Deputy Prime Minister and Finance Minister Chrystia Freeland released the government’s 2023 budget yesterday with a raft of new spending initiatives and subsidies for “clean tech” to match developments in the United States. Budgets have become policy mapping documents where the government identifies its priorities for the coming year, often accompanied by plans to incorporate them into the Budget Implementation Act, where they are virtually guaranteed to pass with limited Parliamentary overview and debate. I’ll identify some of the most notable developments below, but want to focus on a commitment to establish a standard charging port in Canada which I think is emblematic of a government that has increasingly lost the plot on digital policy.
The Dongle Budget: What Prioritizing a Common Cell Phone Charging Port Says About Canadian Digital Policy
The Latest Bill C-11 Debate: Sacrificing Freedom of Expression for Quebec Culture Lobby Support
The Bill C-11 debate continued for hours in the House of Commons yesterday with a dispiriting discussion featuring MPs from all sides ignoring or exaggerating the implications of the bill. The debate often seemed to gravitate to two polar opposites: either the bill is China or North Korea-style censorship or it has no implications for freedom of expression and the regulation of user content. Both are false. To the claims of censorship, Bill C-11 is not China, Russia or Nazi Germany. As I’ve stated many times, it does not limit the ability to speak, but could impact the ability to be heard. That raises important implications for freedom of expression but it does not turn Canada into China. To the claims that user content regulation is excluded from the bill, Section 4.1(2)(b) and 4.2.2 clearly scope such content into the bill, an interpretation that has been confirmed by dozens of experts and the former Chair of the CRTC. Liberal and NDP MP claims to the contrary should be regarded as disinformation, a deliberate attempt to spread false information. Indeed, the Senate proposed a fix. The government rejected it. That was supposed to be the focus of the debate, yet Liberal MPs such as Kevin Lamoureux falsely claimed that there is no there there.
The Law Bytes Podcast, Episode 161: Canadian Chamber of Commerce President Perrin Beatty on Why the Government’s Bill C-18 Motion Establishes a Dangerous, Undemocratic Precedent
Bill C-18, the online news bill whose foundation is mandated payments for links, has unsurprisingly sparked reaction from Google and Facebook that raises the possibility of stopping linking to Canadian news. In an act of obvious retribution, the government responded to the companies response with a motion from Parliamentary Secretary to the Minister of Canadian Heritage Chris Bittle that demanded a wide range of internal and external documents dating back years and even looped in the private correspondence of companies, NGOs, journalists and potentially of thousands of Canadians. At committee, Liberal MP Anthony Housefather introduced a motion that removed some of the most problematic elements, but still left in place what is best described as a fishing expedition.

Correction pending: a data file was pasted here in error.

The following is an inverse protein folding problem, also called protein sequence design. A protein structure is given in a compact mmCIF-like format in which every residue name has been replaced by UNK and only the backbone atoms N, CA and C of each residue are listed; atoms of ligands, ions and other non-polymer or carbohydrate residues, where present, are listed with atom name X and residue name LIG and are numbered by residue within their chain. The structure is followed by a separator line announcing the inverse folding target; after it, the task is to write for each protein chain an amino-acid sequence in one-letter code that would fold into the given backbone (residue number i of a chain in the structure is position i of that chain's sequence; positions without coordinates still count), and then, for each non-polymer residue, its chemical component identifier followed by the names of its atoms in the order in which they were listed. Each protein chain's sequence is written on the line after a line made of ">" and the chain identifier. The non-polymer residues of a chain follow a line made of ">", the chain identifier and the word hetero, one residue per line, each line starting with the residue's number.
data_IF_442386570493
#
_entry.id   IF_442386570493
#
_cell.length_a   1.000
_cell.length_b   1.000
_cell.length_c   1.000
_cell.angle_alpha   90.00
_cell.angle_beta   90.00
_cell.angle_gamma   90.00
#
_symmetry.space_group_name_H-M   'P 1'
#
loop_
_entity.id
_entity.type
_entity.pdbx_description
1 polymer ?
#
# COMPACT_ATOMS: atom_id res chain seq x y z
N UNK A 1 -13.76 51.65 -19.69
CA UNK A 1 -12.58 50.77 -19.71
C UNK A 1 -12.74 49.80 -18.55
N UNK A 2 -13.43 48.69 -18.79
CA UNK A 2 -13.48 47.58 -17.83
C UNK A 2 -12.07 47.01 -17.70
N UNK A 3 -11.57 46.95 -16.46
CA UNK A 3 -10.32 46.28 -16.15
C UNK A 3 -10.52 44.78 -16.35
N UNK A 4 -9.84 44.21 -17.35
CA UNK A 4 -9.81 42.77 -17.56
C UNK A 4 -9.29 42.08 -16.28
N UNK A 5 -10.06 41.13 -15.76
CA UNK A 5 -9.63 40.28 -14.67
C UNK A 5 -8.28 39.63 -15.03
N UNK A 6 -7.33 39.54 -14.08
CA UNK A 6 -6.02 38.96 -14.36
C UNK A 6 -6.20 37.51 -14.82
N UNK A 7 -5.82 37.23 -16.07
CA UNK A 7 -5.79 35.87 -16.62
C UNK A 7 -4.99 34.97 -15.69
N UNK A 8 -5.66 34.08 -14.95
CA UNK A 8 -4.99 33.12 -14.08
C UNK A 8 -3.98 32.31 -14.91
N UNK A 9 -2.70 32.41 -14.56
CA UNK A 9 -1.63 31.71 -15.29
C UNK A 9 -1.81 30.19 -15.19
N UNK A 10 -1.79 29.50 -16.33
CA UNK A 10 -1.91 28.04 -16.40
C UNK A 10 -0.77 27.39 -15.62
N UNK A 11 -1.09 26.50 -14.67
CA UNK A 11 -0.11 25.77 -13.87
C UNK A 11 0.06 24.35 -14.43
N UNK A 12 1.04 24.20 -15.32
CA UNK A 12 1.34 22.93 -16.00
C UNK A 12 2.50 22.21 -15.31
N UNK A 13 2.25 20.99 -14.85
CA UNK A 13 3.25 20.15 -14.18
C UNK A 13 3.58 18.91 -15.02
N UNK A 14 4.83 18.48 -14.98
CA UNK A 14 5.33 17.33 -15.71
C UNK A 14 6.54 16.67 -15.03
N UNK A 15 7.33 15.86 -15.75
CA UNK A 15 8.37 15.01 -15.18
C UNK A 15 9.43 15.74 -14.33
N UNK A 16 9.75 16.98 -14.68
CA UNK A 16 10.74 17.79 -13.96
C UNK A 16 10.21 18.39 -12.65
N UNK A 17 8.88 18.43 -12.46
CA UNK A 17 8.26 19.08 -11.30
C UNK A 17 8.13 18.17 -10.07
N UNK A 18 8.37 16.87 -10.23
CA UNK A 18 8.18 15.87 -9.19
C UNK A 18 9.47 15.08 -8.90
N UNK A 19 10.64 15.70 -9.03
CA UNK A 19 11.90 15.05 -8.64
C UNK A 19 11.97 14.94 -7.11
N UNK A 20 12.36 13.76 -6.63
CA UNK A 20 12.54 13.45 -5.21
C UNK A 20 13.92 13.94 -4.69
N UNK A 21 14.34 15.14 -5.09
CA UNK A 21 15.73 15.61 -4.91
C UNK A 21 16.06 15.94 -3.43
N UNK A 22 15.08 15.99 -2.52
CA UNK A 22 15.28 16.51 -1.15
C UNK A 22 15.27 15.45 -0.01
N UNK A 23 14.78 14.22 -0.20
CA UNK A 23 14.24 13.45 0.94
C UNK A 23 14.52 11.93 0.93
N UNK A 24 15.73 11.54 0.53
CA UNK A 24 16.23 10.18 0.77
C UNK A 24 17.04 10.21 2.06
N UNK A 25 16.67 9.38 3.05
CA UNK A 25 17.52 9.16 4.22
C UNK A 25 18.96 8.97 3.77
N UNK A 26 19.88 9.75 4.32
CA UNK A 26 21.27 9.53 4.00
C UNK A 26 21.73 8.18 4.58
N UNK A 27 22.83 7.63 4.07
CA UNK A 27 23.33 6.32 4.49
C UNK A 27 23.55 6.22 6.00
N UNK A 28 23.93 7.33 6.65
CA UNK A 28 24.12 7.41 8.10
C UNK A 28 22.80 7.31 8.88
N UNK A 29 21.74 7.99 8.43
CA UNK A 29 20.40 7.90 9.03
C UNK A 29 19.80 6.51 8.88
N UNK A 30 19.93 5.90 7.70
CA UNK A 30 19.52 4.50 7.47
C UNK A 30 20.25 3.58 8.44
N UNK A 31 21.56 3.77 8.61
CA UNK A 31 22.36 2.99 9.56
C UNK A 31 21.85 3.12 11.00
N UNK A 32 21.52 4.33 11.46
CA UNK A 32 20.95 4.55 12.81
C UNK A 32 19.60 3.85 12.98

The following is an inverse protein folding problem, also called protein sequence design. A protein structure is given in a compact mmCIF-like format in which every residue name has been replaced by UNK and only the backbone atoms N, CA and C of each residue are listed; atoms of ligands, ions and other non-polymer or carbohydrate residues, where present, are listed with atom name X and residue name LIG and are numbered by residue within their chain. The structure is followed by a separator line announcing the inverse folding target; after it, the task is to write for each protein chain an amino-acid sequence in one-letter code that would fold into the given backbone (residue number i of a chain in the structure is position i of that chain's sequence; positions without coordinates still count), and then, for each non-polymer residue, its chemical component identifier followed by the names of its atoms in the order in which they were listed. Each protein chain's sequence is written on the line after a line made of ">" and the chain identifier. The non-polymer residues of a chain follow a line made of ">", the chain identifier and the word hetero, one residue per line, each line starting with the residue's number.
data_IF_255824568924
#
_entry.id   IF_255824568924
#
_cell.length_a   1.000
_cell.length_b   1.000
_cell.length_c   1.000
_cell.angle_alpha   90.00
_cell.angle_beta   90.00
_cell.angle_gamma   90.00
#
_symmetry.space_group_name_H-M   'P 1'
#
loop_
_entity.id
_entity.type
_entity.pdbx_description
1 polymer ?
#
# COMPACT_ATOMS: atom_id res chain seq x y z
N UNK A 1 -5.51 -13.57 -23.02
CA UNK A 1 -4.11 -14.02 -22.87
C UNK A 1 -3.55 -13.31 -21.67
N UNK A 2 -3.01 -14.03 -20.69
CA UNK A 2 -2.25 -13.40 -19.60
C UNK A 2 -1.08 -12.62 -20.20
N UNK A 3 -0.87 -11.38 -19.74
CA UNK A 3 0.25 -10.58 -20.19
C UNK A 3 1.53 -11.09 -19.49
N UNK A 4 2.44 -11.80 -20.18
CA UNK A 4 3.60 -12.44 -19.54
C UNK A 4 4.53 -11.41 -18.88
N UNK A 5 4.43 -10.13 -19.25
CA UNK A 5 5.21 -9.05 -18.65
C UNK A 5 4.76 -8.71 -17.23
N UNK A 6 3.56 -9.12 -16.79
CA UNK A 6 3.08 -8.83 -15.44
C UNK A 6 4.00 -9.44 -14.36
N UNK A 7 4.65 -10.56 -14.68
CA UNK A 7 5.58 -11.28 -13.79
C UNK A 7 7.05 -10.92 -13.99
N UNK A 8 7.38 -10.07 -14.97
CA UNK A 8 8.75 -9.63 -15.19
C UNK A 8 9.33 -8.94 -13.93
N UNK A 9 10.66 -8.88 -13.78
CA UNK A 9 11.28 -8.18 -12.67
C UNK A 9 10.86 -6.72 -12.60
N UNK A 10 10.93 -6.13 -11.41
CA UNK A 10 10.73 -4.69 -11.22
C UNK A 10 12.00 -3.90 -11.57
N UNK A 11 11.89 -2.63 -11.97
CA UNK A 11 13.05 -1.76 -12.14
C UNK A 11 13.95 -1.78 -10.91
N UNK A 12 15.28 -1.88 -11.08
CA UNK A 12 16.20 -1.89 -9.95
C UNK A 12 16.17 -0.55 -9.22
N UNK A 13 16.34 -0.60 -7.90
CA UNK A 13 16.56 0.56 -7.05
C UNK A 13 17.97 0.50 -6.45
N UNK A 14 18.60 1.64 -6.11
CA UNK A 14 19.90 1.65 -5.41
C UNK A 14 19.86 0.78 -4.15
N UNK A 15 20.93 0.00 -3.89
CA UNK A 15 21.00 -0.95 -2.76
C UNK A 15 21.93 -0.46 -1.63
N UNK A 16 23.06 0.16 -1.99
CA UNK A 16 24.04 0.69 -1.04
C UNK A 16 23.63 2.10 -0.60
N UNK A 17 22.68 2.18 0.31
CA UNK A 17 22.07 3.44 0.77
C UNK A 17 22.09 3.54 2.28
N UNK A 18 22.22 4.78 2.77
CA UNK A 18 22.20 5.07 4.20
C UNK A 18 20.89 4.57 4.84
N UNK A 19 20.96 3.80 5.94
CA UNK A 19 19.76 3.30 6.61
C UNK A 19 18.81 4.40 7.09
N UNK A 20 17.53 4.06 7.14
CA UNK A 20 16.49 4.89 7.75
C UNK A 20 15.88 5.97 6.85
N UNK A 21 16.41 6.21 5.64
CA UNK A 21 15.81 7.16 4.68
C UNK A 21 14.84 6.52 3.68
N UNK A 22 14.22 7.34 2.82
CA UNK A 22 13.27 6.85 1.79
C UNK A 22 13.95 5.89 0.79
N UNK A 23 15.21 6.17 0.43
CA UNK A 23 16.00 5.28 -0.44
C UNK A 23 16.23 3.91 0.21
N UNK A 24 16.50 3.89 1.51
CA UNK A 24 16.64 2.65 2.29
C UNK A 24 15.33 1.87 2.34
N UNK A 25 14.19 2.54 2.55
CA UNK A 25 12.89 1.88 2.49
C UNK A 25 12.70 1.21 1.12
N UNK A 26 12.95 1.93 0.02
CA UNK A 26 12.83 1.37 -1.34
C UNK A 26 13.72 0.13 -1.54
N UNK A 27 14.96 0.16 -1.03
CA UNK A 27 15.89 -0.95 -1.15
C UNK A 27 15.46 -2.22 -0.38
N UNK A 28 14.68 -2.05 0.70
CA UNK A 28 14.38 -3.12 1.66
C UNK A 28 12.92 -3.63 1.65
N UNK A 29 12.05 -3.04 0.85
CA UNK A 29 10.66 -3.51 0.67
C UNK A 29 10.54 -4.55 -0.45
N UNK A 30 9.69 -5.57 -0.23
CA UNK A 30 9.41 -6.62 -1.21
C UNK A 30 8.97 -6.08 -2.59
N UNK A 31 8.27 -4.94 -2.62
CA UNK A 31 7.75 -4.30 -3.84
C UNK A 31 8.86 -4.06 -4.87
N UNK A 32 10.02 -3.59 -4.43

Perrin Beatty is a former Cabinet Minister under Prime Ministers Clark and Mulroney, was named President of the CBC by Jean Chretien, and is now the President and CEO of the Canadian Chamber of Commerce. His members are split in their views of Bill C-18, but not on the motion at Heritage committee. He joins the Law Bytes podcast to discuss the concerns with the motion and the dangerous precedent it sets.
The Biden Visit to Canada: Why Digital Policy is Emerging as a Serious Trade Tension
The U.S. President Joe Biden’s visit to Ottawa this week has begun to place the spotlight on the mounting tensions over digital policy. For months, Canadian officials have not only been dismissive of the issue, but – as this week’s fishing expedition into Google and Facebook demonstrates – have not shied away from making the issue front and centre. I have been posting about trade-related risks with Canadian digital policy for months, noting that the risks are real and could result in billions in retaliatory tariffs that hits some of Canada’s most sensitive sectors. Indeed, this issue has been raised at every major meeting between senior trade officials for the past year. Is retaliation likely to happen? Certainly not immediately, but the longer the issues fester, the greater the impediment to advancing Canadian trade priorities. As Scottie Greenwood notes, “these are top-of-mind issues. They are not a small obscure issue.”